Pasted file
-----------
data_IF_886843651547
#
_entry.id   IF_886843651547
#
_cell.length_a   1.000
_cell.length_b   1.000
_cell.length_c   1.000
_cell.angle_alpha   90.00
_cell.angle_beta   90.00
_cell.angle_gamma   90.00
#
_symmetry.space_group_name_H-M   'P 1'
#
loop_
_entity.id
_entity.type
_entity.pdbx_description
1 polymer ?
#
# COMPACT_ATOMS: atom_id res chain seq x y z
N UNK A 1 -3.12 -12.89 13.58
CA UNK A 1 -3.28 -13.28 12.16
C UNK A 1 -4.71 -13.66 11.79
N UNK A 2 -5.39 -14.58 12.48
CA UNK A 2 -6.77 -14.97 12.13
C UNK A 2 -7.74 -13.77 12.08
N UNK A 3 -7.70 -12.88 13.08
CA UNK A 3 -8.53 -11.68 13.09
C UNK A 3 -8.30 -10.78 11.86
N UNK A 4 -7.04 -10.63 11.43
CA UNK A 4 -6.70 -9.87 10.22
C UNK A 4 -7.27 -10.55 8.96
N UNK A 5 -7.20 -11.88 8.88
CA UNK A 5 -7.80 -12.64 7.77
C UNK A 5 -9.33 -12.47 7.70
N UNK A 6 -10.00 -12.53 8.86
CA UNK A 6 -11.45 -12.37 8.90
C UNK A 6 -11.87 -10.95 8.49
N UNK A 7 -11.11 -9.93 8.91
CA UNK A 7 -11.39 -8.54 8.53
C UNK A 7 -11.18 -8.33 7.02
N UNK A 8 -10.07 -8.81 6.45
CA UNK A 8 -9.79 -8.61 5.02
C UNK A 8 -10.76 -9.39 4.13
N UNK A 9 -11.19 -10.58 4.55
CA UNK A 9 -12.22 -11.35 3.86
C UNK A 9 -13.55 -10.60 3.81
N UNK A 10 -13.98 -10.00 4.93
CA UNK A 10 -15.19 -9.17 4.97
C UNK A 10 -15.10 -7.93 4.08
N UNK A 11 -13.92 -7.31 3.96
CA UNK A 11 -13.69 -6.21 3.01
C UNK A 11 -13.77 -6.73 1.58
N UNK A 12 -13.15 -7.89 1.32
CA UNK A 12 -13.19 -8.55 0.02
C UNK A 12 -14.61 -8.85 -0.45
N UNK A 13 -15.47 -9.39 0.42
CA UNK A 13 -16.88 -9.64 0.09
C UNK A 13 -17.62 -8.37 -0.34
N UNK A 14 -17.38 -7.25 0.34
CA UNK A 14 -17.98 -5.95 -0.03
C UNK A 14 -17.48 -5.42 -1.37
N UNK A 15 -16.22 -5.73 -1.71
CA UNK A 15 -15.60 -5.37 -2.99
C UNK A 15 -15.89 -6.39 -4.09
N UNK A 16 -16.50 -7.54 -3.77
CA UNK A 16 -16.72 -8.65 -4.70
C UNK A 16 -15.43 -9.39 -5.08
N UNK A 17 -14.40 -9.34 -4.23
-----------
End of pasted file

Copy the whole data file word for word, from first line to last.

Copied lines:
data_IF_886843651547
#
_entry.id   IF_886843651547
#
_cell.length_a   1.000
_cell.length_b   1.000
_cell.length_c   1.000
_cell.angle_alpha   90.00
_cell.angle_beta   90.00
_cell.angle_gamma   90.00
#
_symmetry.space_group_name_H-M   'P 1'
#
loop_
_entity.id
_entity.type
_entity.pdbx_description
1 polymer ?
#
# COMPACT_ATOMS: atom_id res chain seq x y z
N UNK A 1 -3.12 -12.89 13.58
CA UNK A 1 -3.28 -13.28 12.16
C UNK A 1 -4.71 -13.66 11.79
N UNK A 2 -5.39 -14.58 12.48
CA UNK A 2 -6.77 -14.97 12.13
C UNK A 2 -7.74 -13.77 12.08
N UNK A 3 -7.70 -12.88 13.08
CA UNK A 3 -8.53 -11.68 13.09
C UNK A 3 -8.30 -10.78 11.86
N UNK A 4 -7.04 -10.63 11.43
CA UNK A 4 -6.70 -9.87 10.22
C UNK A 4 -7.27 -10.55 8.96
N UNK A 5 -7.20 -11.88 8.88
CA UNK A 5 -7.80 -12.64 7.77
C UNK A 5 -9.33 -12.47 7.70
N UNK A 6 -10.00 -12.53 8.86
CA UNK A 6 -11.45 -12.37 8.90
C UNK A 6 -11.87 -10.95 8.49
N UNK A 7 -11.11 -9.93 8.91
CA UNK A 7 -11.39 -8.54 8.53
C UNK A 7 -11.18 -8.33 7.02
N UNK A 8 -10.07 -8.81 6.45
CA UNK A 8 -9.79 -8.61 5.02
C UNK A 8 -10.76 -9.39 4.13
N UNK A 9 -11.19 -10.58 4.55
CA UNK A 9 -12.22 -11.35 3.86
C UNK A 9 -13.55 -10.60 3.81
N UNK A 10 -13.98 -10.00 4.93
CA UNK A 10 -15.19 -9.17 4.97
C UNK A 10 -15.10 -7.93 4.08
N UNK A 11 -13.92 -7.31 3.96
CA UNK A 11 -13.69 -6.21 3.01
C UNK A 11 -13.77 -6.73 1.58
N UNK A 12 -13.15 -7.89 1.32
CA UNK A 12 -13.19 -8.55 0.02
C UNK A 12 -14.61 -8.85 -0.45
N UNK A 13 -15.47 -9.39 0.42
CA UNK A 13 -16.88 -9.64 0.09
C UNK A 13 -17.62 -8.37 -0.34
N UNK A 14 -17.38 -7.25 0.34
CA UNK A 14 -17.98 -5.95 -0.03
C UNK A 14 -17.48 -5.42 -1.37
N UNK A 15 -16.22 -5.73 -1.71
CA UNK A 15 -15.60 -5.37 -2.99
C UNK A 15 -15.89 -6.39 -4.09
N UNK A 16 -16.50 -7.54 -3.77
CA UNK A 16 -16.72 -8.65 -4.70
C UNK A 16 -15.43 -9.39 -5.08
N UNK A 17 -14.40 -9.34 -4.23